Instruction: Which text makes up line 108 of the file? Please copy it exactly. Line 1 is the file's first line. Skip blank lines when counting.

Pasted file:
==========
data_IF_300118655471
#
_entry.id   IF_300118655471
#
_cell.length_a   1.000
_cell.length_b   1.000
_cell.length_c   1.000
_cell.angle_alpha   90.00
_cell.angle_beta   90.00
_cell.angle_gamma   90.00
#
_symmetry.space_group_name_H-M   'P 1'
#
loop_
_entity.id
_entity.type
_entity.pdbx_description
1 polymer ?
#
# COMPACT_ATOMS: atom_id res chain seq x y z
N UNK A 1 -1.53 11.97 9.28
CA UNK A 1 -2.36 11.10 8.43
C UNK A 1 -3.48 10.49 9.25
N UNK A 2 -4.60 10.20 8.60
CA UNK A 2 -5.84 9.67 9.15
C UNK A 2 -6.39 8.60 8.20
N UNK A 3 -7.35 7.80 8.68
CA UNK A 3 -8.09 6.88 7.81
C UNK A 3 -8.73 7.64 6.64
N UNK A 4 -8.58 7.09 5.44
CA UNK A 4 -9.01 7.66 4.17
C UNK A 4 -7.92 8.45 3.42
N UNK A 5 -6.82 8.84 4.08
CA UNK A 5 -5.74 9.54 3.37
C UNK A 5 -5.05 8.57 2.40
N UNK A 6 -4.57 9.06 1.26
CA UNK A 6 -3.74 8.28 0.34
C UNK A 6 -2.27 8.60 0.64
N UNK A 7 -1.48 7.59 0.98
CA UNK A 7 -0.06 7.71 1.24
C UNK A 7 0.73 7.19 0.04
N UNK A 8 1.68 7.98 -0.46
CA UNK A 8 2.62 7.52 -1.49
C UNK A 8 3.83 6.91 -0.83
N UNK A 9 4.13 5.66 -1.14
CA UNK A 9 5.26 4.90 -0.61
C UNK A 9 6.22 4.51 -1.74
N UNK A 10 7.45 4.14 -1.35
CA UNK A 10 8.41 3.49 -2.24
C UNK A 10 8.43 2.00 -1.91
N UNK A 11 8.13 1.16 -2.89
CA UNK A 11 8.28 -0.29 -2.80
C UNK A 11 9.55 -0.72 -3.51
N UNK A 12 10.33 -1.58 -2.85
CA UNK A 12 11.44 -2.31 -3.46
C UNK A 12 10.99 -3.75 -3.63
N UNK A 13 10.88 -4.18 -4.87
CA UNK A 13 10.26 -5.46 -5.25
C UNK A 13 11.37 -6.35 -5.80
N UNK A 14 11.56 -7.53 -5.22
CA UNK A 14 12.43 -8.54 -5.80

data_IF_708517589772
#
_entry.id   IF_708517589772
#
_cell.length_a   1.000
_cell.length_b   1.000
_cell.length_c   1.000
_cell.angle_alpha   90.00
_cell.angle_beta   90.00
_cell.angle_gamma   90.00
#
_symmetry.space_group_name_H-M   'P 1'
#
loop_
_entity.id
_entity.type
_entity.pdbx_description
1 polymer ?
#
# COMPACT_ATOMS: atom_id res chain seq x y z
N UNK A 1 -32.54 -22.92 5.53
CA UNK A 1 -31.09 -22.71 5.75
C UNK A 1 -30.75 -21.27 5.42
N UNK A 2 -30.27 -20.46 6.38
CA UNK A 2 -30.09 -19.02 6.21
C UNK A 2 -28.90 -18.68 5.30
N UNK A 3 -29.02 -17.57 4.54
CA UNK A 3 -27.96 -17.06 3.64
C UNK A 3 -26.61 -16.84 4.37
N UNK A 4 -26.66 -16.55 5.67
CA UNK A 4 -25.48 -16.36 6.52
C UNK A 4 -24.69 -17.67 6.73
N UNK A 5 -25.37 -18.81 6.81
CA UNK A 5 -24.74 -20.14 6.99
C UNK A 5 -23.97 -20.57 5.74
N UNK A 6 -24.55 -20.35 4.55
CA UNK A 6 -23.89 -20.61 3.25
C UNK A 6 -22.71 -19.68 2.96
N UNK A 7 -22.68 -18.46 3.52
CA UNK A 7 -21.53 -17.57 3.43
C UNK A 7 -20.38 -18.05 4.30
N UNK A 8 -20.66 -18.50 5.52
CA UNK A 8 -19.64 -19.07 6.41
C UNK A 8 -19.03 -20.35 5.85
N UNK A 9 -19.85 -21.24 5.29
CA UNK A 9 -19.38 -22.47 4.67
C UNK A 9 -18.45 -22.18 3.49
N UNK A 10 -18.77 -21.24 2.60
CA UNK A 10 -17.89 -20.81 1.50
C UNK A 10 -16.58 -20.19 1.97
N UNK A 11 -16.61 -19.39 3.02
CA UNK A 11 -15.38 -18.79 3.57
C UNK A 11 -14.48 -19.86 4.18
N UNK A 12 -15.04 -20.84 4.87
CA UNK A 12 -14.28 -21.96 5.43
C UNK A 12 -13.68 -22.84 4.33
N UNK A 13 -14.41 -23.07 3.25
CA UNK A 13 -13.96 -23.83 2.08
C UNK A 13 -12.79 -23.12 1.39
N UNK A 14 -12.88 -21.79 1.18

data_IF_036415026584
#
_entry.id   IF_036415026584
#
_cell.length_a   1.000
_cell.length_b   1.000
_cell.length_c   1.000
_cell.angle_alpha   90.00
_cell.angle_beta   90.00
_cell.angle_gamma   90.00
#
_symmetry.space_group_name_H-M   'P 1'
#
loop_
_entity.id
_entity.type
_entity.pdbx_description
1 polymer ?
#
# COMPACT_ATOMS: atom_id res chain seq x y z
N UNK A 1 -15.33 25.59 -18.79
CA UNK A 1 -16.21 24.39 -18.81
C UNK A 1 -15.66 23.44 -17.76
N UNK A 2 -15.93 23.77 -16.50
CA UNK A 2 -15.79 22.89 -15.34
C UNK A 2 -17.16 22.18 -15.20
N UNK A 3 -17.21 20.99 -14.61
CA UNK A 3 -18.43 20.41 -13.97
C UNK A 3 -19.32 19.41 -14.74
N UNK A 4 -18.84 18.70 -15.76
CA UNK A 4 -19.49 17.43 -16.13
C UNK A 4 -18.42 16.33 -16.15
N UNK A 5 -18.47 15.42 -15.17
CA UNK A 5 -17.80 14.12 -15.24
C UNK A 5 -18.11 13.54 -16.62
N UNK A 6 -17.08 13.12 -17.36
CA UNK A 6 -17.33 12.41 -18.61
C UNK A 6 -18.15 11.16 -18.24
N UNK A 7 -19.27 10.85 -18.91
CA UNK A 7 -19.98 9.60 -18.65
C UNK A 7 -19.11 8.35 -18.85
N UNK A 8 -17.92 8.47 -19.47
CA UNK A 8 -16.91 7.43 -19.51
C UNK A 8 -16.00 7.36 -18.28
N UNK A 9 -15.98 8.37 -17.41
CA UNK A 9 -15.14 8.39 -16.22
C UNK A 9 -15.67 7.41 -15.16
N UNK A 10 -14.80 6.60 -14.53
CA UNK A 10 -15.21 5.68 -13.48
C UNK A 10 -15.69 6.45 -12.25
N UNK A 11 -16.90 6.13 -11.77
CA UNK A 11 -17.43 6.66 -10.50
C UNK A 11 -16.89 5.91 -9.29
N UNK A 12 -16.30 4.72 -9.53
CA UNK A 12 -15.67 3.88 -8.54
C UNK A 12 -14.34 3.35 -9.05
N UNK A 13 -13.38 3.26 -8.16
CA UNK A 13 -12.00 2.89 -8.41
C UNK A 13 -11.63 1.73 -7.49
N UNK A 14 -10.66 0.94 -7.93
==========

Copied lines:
C UNK A 9 -18.45 -22.18 3.49